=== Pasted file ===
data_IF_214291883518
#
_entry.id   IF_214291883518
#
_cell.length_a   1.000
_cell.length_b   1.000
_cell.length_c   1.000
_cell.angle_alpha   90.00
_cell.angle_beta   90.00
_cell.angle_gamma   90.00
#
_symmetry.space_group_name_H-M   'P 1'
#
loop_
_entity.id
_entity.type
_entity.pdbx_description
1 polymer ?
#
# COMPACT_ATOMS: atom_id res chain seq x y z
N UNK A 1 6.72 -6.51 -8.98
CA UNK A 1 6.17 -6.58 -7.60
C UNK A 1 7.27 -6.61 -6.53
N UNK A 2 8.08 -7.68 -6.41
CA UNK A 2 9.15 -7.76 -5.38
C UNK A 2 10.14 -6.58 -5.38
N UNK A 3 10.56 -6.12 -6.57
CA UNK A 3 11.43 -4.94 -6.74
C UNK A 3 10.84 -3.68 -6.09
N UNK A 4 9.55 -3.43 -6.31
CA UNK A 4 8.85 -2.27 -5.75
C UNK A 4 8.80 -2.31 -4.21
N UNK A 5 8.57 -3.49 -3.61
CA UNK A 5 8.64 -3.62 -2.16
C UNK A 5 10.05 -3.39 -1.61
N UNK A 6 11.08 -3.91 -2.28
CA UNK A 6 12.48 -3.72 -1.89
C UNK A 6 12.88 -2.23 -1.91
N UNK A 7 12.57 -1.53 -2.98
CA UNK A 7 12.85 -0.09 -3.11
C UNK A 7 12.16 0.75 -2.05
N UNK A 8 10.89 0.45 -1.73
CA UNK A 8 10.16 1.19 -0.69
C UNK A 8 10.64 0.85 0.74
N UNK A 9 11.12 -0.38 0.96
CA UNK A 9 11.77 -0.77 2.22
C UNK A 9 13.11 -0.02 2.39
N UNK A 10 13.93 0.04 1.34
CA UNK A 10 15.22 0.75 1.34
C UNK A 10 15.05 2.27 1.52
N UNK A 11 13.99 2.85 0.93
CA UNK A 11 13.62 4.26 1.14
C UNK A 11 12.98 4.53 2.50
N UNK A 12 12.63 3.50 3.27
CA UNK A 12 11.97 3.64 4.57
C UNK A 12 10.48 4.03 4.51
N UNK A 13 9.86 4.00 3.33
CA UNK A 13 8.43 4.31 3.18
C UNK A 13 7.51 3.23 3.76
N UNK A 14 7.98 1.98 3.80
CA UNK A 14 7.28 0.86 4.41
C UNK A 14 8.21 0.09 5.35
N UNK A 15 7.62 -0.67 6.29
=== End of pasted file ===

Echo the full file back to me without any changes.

data_IF_214291883518
#
_entry.id   IF_214291883518
#
_cell.length_a   1.000
_cell.length_b   1.000
_cell.length_c   1.000
_cell.angle_alpha   90.00
_cell.angle_beta   90.00
_cell.angle_gamma   90.00
#
_symmetry.space_group_name_H-M   'P 1'
#
loop_
_entity.id
_entity.type
_entity.pdbx_description
1 polymer ?
#
# COMPACT_ATOMS: atom_id res chain seq x y z
N UNK A 1 6.72 -6.51 -8.98
CA UNK A 1 6.17 -6.58 -7.60
C UNK A 1 7.27 -6.61 -6.53
N UNK A 2 8.08 -7.68 -6.41
CA UNK A 2 9.15 -7.76 -5.38
C UNK A 2 10.14 -6.58 -5.38
N UNK A 3 10.56 -6.12 -6.57
CA UNK A 3 11.43 -4.94 -6.74
C UNK A 3 10.84 -3.68 -6.09
N UNK A 4 9.55 -3.43 -6.31
CA UNK A 4 8.85 -2.27 -5.75
C UNK A 4 8.80 -2.31 -4.21
N UNK A 5 8.57 -3.49 -3.61
CA UNK A 5 8.64 -3.62 -2.16
C UNK A 5 10.05 -3.39 -1.61
N UNK A 6 11.08 -3.91 -2.28
CA UNK A 6 12.48 -3.72 -1.89
C UNK A 6 12.88 -2.23 -1.91
N UNK A 7 12.57 -1.53 -2.98
CA UNK A 7 12.85 -0.09 -3.11
C UNK A 7 12.16 0.75 -2.05
N UNK A 8 10.89 0.45 -1.73
CA UNK A 8 10.16 1.19 -0.69
C UNK A 8 10.64 0.85 0.74
N UNK A 9 11.12 -0.38 0.96
CA UNK A 9 11.77 -0.77 2.22
C UNK A 9 13.11 -0.02 2.39
N UNK A 10 13.93 0.04 1.34
CA UNK A 10 15.22 0.75 1.34
C UNK A 10 15.05 2.27 1.52
N UNK A 11 13.99 2.85 0.93
CA UNK A 11 13.62 4.26 1.14
C UNK A 11 12.98 4.53 2.50
N UNK A 12 12.63 3.50 3.27
CA UNK A 12 11.97 3.64 4.57
C UNK A 12 10.48 4.03 4.51
N UNK A 13 9.86 4.00 3.33
CA UNK A 13 8.43 4.31 3.18
C UNK A 13 7.51 3.23 3.76
N UNK A 14 7.98 1.98 3.80
CA UNK A 14 7.28 0.86 4.41
C UNK A 14 8.21 0.09 5.35
N UNK A 15 7.62 -0.67 6.29